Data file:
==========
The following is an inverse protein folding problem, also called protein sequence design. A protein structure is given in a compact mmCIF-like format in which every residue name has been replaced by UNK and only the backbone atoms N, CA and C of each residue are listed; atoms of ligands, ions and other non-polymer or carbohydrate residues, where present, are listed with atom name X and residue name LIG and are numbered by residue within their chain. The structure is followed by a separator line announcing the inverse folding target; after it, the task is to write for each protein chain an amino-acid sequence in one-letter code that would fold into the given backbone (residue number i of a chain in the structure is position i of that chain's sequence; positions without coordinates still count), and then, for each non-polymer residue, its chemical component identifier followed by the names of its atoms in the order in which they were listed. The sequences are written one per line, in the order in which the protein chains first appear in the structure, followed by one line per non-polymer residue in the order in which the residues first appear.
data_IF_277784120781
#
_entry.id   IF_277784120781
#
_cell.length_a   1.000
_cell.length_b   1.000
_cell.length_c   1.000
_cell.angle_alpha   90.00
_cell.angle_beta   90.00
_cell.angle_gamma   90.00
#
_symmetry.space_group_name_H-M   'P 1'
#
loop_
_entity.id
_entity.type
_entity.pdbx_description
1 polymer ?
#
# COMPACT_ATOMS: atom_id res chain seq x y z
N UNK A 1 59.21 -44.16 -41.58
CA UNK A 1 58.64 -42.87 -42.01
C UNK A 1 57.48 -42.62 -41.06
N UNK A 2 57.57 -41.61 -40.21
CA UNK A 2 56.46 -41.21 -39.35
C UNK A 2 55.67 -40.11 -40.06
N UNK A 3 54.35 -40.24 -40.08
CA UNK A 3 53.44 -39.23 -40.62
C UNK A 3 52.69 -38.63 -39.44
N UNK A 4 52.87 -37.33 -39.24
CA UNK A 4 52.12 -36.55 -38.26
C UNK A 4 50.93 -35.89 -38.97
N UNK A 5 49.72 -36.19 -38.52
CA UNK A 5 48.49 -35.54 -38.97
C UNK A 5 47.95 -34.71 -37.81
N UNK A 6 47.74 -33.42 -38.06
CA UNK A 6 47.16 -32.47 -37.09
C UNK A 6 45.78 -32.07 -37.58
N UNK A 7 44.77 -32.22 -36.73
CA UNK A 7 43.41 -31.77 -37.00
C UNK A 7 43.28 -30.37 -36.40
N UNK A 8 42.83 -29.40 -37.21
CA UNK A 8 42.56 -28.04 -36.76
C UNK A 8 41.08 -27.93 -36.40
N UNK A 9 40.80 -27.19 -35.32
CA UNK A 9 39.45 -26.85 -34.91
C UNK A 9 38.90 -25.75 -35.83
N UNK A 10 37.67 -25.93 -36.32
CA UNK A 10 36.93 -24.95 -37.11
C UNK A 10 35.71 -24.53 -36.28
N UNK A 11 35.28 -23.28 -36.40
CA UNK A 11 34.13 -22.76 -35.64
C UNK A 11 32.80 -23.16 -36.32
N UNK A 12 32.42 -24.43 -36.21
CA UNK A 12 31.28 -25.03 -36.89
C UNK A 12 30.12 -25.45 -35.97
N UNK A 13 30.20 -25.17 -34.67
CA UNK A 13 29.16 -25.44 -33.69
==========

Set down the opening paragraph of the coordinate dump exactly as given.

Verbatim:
The following is an inverse protein folding problem, also called protein sequence design. A protein structure is given in a compact mmCIF-like format in which every residue name has been replaced by UNK and only the backbone atoms N, CA and C of each residue are listed; atoms of ligands, ions and other non-polymer or carbohydrate residues, where present, are listed with atom name X and residue name LIG and are numbered by residue within their chain. The structure is followed by a separator line announcing the inverse folding target; after it, the task is to write for each protein chain an amino-acid sequence in one-letter code that would fold into the given backbone (residue number i of a chain in the structure is position i of that chain's sequence; positions without coordinates still count), and then, for each non-polymer residue, its chemical component identifier followed by the names of its atoms in the order in which they were listed. The sequences are written one per line, in the order in which the protein chains first appear in the structure, followed by one line per non-polymer residue in the order in which the residues first appear.